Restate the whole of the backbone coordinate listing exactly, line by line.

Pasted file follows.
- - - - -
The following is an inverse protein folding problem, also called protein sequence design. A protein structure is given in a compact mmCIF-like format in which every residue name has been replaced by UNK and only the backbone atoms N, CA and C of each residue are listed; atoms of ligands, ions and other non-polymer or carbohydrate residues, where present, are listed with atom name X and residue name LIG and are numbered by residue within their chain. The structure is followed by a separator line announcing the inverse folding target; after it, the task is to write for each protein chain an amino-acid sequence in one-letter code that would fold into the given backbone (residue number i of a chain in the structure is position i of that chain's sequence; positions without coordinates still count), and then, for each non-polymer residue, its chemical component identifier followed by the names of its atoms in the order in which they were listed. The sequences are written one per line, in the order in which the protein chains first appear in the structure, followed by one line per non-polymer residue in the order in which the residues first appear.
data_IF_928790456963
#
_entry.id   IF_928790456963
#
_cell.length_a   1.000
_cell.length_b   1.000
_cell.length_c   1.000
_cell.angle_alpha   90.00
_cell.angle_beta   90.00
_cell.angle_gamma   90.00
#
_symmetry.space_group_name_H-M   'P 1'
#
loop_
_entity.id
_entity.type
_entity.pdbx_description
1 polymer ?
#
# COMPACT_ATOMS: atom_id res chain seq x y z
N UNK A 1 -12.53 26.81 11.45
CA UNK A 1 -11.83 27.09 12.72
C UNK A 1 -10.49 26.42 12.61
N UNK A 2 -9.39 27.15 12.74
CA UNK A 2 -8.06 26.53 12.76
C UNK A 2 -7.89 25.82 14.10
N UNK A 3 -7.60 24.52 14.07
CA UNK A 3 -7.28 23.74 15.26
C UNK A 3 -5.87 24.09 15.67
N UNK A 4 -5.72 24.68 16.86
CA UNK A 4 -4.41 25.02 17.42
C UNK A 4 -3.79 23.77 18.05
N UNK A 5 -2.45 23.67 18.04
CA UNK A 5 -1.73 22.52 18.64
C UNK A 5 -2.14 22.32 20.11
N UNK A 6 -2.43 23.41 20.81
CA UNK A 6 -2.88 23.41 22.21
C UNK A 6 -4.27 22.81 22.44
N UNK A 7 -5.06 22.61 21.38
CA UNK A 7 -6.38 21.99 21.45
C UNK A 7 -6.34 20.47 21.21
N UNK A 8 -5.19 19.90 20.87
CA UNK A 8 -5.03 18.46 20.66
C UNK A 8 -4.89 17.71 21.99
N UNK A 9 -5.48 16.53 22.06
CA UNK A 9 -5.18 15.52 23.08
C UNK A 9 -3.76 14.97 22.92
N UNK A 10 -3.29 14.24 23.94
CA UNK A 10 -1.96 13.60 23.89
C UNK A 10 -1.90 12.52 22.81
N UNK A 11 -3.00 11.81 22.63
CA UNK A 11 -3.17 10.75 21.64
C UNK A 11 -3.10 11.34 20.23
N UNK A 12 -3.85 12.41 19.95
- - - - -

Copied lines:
The following is an inverse protein folding problem, also called protein sequence design. A protein structure is given in a compact mmCIF-like format in which every residue name has been replaced by UNK and only the backbone atoms N, CA and C of each residue are listed; atoms of ligands, ions and other non-polymer or carbohydrate residues, where present, are listed with atom name X and residue name LIG and are numbered by residue within their chain. The structure is followed by a separator line announcing the inverse folding target; after it, the task is to write for each protein chain an amino-acid sequence in one-letter code that would fold into the given backbone (residue number i of a chain in the structure is position i of that chain's sequence; positions without coordinates still count), and then, for each non-polymer residue, its chemical component identifier followed by the names of its atoms in the order in which they were listed. The sequences are written one per line, in the order in which the protein chains first appear in the structure, followed by one line per non-polymer residue in the order in which the residues first appear.
data_IF_928790456963
#
_entry.id   IF_928790456963
#
_cell.length_a   1.000
_cell.length_b   1.000
_cell.length_c   1.000
_cell.angle_alpha   90.00
_cell.angle_beta   90.00
_cell.angle_gamma   90.00
#
_symmetry.space_group_name_H-M   'P 1'
#
loop_
_entity.id
_entity.type
_entity.pdbx_description
1 polymer ?
#
# COMPACT_ATOMS: atom_id res chain seq x y z
N UNK A 1 -12.53 26.81 11.45
CA UNK A 1 -11.83 27.09 12.72
C UNK A 1 -10.49 26.42 12.61
N UNK A 2 -9.39 27.15 12.74
CA UNK A 2 -8.06 26.53 12.76
C UNK A 2 -7.89 25.82 14.10
N UNK A 3 -7.60 24.52 14.07
CA UNK A 3 -7.28 23.74 15.26
C UNK A 3 -5.87 24.09 15.67
N UNK A 4 -5.72 24.68 16.86
CA UNK A 4 -4.41 25.02 17.42
C UNK A 4 -3.79 23.77 18.05
N UNK A 5 -2.45 23.67 18.04
CA UNK A 5 -1.73 22.52 18.64
C UNK A 5 -2.14 22.32 20.11
N UNK A 6 -2.43 23.41 20.81
CA UNK A 6 -2.88 23.41 22.21
C UNK A 6 -4.27 22.81 22.44
N UNK A 7 -5.06 22.61 21.38
CA UNK A 7 -6.38 21.99 21.45
C UNK A 7 -6.34 20.47 21.21
N UNK A 8 -5.19 19.90 20.87
CA UNK A 8 -5.03 18.46 20.66
C UNK A 8 -4.89 17.71 21.99
N UNK A 9 -5.48 16.53 22.06
CA UNK A 9 -5.18 15.52 23.08
C UNK A 9 -3.76 14.97 22.92
N UNK A 10 -3.29 14.24 23.94
CA UNK A 10 -1.96 13.60 23.89
C UNK A 10 -1.90 12.52 22.81
N UNK A 11 -3.00 11.81 22.63
CA UNK A 11 -3.17 10.75 21.64
C UNK A 11 -3.10 11.34 20.23
N UNK A 12 -3.85 12.41 19.95